By Dave Andrusko
Over the decades since Justice Harry Blackmun unleashed the Roe v. Wade pestilence, periodically you will read stories, occasionally the bulk of entire books, which maintain that Blackmun was essentially a dolt whom other justices had to help reach his abortion-on-demand conclusion.
One of the earlier “inside the court” books was, “The Brethren.” Bob Woodward and Scott Armstrong highlighted Justice William Douglas’s early role (the case that took years to finally get settled) in pushing the High Court in a pro-abortion direction.
Justice William Brennan Jr. is often pointed to as someone who, for example, “manipulated the timid Justice Harry Blackmun in Roe to create an abortion-on-demand regime,” according to Gregory Sullivan.
In reviewing Justice Brennan: Liberal Champion, by Seth Stern and Stephen Wermiel, Sullivan wrote that “Brennan’s role in the case was central.”
As Stern and Wermiel comment: “Brennan felt a strong enough sense of ownership in the Roe and Doe opinions that his clerks included them in the bound volume of his opinions for the term Brennan maintained for his own use. The accompanying note explained that the opinions ‘were substantially revised in response to suggestions made by Justice Brennan.’”
There were other suggested influencers amongst the justices who made up the original Roe court.
But the recent death of Justice John Paul Stevens affording pro-abortion Linda Greenhouse, for many, many years the hugely influential Supreme Court correspondent for the New York Times, the opportunity to write about those justices who came later and who were instrumental in thwarting fundamental challenges to Roe.
“The Invisible Hand of Justice Stevens on Abortion: He was a leading if often unseen strategist who helped protect a woman’s right to choose” ran in the Times on Sunday.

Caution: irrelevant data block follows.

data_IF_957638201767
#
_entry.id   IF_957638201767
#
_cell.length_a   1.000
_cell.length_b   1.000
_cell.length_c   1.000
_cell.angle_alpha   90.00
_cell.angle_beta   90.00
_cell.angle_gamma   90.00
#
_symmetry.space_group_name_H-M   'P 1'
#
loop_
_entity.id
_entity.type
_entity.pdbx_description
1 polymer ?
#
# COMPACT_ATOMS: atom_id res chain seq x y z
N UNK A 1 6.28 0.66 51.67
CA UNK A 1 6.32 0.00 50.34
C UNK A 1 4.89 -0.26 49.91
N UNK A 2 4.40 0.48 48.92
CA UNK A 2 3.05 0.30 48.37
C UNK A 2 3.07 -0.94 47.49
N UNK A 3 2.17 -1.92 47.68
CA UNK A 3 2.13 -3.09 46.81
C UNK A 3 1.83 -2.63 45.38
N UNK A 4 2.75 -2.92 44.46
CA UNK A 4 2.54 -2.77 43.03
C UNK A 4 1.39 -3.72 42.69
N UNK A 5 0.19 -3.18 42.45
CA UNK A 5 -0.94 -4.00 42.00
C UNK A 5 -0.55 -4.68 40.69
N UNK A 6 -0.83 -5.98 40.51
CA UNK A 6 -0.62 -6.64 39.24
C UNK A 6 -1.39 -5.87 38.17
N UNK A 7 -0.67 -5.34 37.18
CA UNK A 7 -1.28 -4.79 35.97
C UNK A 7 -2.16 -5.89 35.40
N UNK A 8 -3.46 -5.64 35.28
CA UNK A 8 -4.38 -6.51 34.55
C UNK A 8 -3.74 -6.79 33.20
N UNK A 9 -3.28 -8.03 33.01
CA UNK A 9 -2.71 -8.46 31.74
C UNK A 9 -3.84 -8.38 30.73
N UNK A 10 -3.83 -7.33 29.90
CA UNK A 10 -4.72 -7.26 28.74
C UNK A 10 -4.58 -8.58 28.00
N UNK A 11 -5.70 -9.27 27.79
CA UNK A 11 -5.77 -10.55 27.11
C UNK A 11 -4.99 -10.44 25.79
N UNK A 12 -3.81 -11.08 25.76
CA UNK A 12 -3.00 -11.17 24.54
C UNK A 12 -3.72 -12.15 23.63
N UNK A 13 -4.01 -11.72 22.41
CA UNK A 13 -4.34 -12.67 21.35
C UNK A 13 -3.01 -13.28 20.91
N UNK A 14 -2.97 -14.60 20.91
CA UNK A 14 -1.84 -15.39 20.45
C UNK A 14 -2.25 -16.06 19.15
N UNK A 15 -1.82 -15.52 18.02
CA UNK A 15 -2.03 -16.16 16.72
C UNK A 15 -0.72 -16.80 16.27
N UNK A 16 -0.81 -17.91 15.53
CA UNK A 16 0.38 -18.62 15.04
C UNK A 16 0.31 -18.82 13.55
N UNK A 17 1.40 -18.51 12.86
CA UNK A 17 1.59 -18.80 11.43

Greenhouse begin writing about Stevens’ “behind-the-scenes” role by first talking about with how admirers had “posted lists of their favorite and not-so-favorite Stevens opinions” shortly after his death.
“Items on these lists, posted on blogs and websites, ranged widely, Greenhouse wrote. “Missing, however, were opinions dealing with abortion.”
It’s a lengthy piece so let just give a brief overlay. As is her wont, Greenhouse likes Justices who “grow” in their pro-abortion commitment, one reason among many she wrote a biography of Justice Blackmun.
She also likes the stealthy way (my description) Stevens emerged “as a leading, if often invisible, strategist who helped keep the right to abortion alive in an increasingly hostile climate at the court.”
Part of that, a big part, is the influence Greenhouse says Stevens had on other justices. “He worked hard, for example, to increase Justice Sandra Day O’Connor’s comfort zone with abortion,” she wrote. O’Connor “had written harshly about Roe v. Wade in the first abortion case she confronted after arriving at the court in 1981.”
But under Stevens’ crafty tutelage, O’Connor took a half-way position on a parental involvement case. “Just two years later in 1992] , hers was one of the five votes that preserved the right to abortion from what was until then its most serious challenge,” Greenhouse concludes with pride.
As evidence of his “growth,” Greenhouse tells us “Justice Stevens himself had no particular affection for Roe v. Wade itself, telling his colleagues in a 1985 memo that he didn’t know how he would have voted had he been on the court in 1973.”
But “[H]is approach started to change as the trickle of new restrictions on abortion became a flood.” And, happily for Greenhouse, “He became a trusted adviser to Justice Blackmun.”
As we have written many times, Blackmun started out a reluctant convert to full-blown abortion-on-demand militancy. (Initially he saw state abortion limitations more as an imposition on doctors than as an abridgment of a woman’s “right” to abortion.) But he moved all the way over to the dark side in rapid fashion.
It was Justices like Stevens whose backroom dealings have kept Roe hanging on by a thread.